Vocabulaire d'anglais, leçon n°49 : Organ donation

publié le 21 Mai 2007
7 min

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Résumé en français : le don d'organe, une cause malheureusement liée à des problèmes de pénurie et de trafic.

Not many subjects raise as many concerns or as much controversy as organ donation. At some time in their lives, many people question whether or not they would want to be an organ donor, yet few choose to do something about it. The resulting chronic organ shortages have forced many countries to look at their approach to donation.

Since healthy humans have two kidneys, living donors can donate a kidney to someone who needs it -often to family and friends, rarely to strangers. However, there is now advertising for organs on the internet, and the net has become a way of finding an organ. Despite their different laws and systems, demand for kidney transplants outstrips supply in almost every country. Statistical research at the Oregon Health and Science University found that the average American patient would wait three weeks for a heart, three months for a liver or pancreas, and 476 days for a kidney.

In general, countries have either dissent or consent approaches. The dissent approach means that, during his or her life, a person must explicitly dissent to donation. The consent approach is the opposite: a person must consent to be a donor. It follows from this that countries with dissent approaches do not have waiting lists for organs, and those with consent approaches often suffer shortages. However, the main problem with both systems is that the majority of people do not explicitly state one way or another. Despite having the most successful transplant system in the world, Spain still has problems with organ shortage – 1 in 10 people who need a transplant die while still on the list.

A range of potential approaches have been proposed to address the worldwide problem, such as donor registries and monetary incentives for signing up to be a donor. The Centre for Ethical Solutions, a bioethics think tank in America, is now looking to Iran’s system for inspiration in overcoming the serious problem of organ shortage. The sale of kidneys in Iran was made legal in 1988. It is thought that before this, the waiting list was like that of a Western country. Now, there is no waiting list. The system is organised and regulated by the government. The government funds the transplant process and pays the donor. Donors also receive free health insurance. There is an independent third-party organisation which arranges contact between donors and recipients. In Iran, patients wait an average of zero to four months for a donor kidney, almost 14 months less than the average wait in the United States.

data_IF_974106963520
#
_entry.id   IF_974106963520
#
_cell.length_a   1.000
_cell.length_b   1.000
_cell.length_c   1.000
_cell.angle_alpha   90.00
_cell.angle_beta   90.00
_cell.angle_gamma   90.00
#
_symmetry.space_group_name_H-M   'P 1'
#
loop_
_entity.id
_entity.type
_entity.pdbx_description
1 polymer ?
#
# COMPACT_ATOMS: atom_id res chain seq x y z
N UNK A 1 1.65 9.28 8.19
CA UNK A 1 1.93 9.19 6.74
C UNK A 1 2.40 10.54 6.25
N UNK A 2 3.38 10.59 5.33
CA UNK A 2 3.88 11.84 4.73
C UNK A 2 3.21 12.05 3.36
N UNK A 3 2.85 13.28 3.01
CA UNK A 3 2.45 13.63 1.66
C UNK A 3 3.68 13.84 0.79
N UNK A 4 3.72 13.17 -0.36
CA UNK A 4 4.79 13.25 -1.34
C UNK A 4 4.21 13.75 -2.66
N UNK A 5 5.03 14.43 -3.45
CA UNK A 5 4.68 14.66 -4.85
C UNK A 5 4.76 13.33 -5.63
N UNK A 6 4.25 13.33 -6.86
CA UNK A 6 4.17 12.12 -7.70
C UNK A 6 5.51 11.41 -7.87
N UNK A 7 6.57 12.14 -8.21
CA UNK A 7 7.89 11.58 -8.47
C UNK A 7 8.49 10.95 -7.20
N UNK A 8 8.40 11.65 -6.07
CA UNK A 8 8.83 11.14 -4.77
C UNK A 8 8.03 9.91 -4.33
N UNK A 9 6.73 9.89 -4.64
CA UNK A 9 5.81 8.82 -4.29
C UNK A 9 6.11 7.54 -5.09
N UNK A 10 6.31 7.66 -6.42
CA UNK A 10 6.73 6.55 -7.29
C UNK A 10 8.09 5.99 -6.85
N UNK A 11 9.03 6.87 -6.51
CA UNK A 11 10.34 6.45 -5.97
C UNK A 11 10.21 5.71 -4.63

When it is not organ shortage in the headlines, then it is the seedy underworld of trading. Organ trading is banned in most countries due to ethical and medical concerns. Yet the internet often makes its own rules -perhaps the most well-known case is the eBay auction of ‘one functional human kidney’ in 1999, an auction which was later blocked by the site. The highest bid reached $5.7 million. The sale of human organs is punishable by up to five years in prison and a fine of $50,000 in the United States.

Despite the fact that exchanging human organs for cash is illegal in most countries, the World Health Organisation (WHO) believes that one fifth of the kidneys transplanted come from the black market. The World Health Organisation identified half a dozen countries as organ-trafficking hot spots, one of which was Egypt. As is the case in many poor countries, word has spread among Egypt’s destitute that selling a kidney is a quick way out of debt. For Frank Delmonico, a surgery professor at Harvard Medical School and advisor to the WHO, organ selling is a global problem. ‘And it’s likely to get much worse unless we confront the challenges of policing it’, he says.

By Bex

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